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Arizona can kiss sports events like the Super Bowl good-bye if governor signs SB 1062

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If Jan Brewer signs SB 1062 -- "the discrimination bill" -- into law, the state will lose revenue and the right to host sporting events including Super Bowl XLIX. The NFL owners meeting in Orlando, March 23-26.

The future of Arizona as a location for sporting events rests in the pen of Gov. Jan Brewer.
The future of Arizona as a location for sporting events rests in the pen of Gov. Jan Brewer.
Kirby Lee-USA TODAY Sports

As Arizona Governor Jan Brewer considers the fate of SB 1062, pressure is mounting from across the sports world to see the bill vetoed. The bill would essentially legalize discrimination in Arizona, and much of the attention has been the potential law's impact on the LGBT community. Reports say that Brewer is poised to veto the bill -- a move she would be well-advised to make.

If Brewer signs the bill, she will be gambling with the state's future. Sure, Mike Huckabee may hold some "buy Arizona Iced Tea" day, and Focus On the Family may move a convention to Phoenix, but the onslaught of pressure companies will feel to leave Arizona will be profound.

The state's future hosting sporting events will also be in jeopardy. The Super Bowl is supposed to be hosted there next year, but the calls are already starting to move it if the bill becomes law. The NFL has weighed in on their opposition to the bill:

Our policies emphasize tolerance and inclusiveness, and prohibit discrimination based on age, gender, race, religion, sexual orientation, or any other improper standard. We are following the issue in Arizona and will continue to do so should the bill be signed into law, but will decline further comment at this time.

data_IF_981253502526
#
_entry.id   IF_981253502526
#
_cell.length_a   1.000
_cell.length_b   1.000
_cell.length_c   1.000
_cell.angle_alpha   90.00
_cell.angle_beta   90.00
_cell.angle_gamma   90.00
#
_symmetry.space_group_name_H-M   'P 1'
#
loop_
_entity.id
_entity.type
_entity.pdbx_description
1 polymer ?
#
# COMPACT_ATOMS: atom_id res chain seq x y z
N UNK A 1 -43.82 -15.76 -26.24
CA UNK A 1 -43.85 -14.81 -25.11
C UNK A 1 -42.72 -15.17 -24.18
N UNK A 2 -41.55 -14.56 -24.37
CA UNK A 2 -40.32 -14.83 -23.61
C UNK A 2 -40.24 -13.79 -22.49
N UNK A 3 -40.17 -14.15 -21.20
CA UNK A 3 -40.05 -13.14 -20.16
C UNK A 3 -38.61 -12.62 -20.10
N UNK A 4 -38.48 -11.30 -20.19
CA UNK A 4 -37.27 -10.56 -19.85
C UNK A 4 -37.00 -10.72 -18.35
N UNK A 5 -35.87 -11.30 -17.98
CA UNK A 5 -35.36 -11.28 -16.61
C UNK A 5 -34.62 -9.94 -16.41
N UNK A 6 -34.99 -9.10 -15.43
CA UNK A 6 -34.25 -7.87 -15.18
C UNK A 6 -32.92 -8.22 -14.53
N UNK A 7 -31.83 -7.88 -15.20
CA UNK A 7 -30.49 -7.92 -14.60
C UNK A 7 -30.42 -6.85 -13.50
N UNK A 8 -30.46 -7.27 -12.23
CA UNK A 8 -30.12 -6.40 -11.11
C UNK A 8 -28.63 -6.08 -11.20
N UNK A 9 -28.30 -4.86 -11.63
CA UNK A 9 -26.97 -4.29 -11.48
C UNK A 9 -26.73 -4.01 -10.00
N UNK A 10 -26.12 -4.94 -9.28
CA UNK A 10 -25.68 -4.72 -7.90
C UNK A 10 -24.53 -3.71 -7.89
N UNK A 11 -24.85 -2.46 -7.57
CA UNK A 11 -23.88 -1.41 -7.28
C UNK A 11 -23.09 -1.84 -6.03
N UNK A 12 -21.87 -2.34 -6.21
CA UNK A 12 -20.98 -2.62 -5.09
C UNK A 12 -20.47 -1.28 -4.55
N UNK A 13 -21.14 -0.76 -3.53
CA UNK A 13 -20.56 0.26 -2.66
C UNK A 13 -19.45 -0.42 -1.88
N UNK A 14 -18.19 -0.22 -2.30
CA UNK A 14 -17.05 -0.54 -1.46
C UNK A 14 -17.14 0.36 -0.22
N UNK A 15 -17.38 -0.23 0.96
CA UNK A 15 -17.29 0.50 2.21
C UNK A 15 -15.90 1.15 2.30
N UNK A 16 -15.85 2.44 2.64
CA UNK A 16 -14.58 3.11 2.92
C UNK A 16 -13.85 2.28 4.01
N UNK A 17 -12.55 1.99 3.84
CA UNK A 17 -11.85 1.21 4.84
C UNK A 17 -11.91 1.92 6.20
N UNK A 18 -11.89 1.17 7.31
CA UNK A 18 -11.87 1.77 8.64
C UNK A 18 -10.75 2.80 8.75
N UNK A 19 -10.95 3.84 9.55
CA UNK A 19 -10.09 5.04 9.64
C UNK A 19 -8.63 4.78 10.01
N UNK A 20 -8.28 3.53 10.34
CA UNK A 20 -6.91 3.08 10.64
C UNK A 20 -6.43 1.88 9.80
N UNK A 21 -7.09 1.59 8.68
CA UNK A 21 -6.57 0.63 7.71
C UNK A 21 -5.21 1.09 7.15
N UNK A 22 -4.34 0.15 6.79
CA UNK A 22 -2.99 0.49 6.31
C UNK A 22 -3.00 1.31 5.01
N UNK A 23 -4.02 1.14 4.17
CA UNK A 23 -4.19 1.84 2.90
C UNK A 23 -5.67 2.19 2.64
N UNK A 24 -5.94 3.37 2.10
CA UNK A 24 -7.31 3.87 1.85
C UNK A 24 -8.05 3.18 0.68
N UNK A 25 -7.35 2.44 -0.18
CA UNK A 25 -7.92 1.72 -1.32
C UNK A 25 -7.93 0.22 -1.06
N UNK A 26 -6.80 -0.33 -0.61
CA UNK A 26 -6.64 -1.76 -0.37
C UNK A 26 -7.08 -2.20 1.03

The Arizona Cardinals and the Super Bowl Host Committee have also clearly stated their opposition to the bill.

The NFL owners have gone this route once before, rescinding the right for Sun Devil Stadium to host Super Bowl XXVII in January, 1993, due to the state's ban on Martin Luther King Jr Day. They pulled the plug a couple years out, but it wouldn't be beyond the NFL to yank the Super Bowl just 10 months before the game is to be played. There are stadiums sitting empty the first Sunday in February next year in Los Angeles, Houston, New Jersey, Indianapolis, Stanford, Miami and other locations, many of which have hosted the game before. When reached for comment, Indiana Sports Corp, the group bidding to host the Super Bowl in 2018, declined to comment. Other host committees in New Jersey, New Orleans and Houston did not immediately return emails or calls.

The NFL owners meet in just four weeks -- March 23-26 -- in Orlando, Fla. Any decision to move the game would likely be made then.

It's not just the Super Bowl we're talking about. The Fiesta Bowl, held annually in Glendale, Ariz., is currently part of the national championship rotation for the new college football playoff. University of Phoenix Stadium is slated to host the national championship game on Jan. 11, 2016. Two years out from that game, the FBS will be very capable of switching locations. The Fiesta Bowl is slated to host a semifinal game the following year as well.

Other sporting events headed to Arizona in the next year include a USA v. Mexico soccer match and a Real Madrid v. Inter Milan match.

Any awarding of future sporting events to Arizona also becomes nearly impossible. All-Star games for MLB, NBA, NHL & MLS would all go elsewhere. NCAA basketball tournament locations will steer clear of the state.

Read more here:

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